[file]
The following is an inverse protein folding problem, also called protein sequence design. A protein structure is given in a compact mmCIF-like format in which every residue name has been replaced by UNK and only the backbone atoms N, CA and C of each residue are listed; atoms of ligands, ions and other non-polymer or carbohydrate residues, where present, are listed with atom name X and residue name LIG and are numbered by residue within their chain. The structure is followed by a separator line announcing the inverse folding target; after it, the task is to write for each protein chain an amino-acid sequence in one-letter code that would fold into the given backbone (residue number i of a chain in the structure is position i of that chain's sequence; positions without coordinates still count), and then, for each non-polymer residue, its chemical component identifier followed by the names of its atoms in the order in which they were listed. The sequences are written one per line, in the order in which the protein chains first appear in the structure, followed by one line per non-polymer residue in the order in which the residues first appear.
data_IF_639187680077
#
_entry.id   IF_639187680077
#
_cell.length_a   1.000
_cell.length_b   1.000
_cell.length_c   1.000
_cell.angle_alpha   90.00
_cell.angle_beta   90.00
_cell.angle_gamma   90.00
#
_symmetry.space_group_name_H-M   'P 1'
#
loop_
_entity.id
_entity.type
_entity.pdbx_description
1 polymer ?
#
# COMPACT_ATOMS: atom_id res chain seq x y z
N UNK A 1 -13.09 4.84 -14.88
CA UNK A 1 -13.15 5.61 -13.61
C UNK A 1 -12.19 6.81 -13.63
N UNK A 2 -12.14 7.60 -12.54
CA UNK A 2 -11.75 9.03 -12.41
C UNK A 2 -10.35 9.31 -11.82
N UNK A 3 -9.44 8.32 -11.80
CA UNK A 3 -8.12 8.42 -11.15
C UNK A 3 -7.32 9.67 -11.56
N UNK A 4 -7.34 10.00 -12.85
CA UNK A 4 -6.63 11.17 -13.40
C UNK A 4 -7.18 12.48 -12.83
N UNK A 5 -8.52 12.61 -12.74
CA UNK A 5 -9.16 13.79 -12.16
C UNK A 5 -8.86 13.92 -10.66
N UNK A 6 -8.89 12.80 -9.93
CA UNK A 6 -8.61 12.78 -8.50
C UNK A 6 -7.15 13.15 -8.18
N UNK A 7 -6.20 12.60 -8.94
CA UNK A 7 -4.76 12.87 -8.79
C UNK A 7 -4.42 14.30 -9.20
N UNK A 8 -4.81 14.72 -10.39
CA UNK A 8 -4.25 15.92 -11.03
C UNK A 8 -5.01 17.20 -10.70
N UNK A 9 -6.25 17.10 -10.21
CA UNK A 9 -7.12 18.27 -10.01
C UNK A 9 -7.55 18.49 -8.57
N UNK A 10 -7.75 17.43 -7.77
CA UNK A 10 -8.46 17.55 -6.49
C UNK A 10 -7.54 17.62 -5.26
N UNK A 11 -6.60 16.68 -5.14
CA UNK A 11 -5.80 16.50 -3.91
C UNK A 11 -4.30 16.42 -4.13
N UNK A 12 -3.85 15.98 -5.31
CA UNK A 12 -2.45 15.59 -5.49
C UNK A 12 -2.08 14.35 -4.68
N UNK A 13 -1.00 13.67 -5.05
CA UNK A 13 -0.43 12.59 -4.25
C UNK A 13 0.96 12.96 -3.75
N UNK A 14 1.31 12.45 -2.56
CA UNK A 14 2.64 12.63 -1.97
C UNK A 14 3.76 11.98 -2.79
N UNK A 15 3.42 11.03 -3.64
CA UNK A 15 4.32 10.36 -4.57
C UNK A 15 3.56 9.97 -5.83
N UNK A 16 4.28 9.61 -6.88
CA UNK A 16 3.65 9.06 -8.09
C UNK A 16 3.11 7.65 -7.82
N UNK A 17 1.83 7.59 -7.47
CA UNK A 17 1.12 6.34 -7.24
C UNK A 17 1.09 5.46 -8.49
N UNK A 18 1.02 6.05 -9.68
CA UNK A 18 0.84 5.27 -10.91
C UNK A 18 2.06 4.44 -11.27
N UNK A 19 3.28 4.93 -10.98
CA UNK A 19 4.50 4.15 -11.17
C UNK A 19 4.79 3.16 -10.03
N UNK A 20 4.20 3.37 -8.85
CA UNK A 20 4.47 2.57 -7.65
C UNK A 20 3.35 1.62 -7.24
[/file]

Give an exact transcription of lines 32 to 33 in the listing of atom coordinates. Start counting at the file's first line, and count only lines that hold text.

CA UNK A 4 -6.63 11.17 -13.40
C UNK A 4 -7.18 12.48 -12.83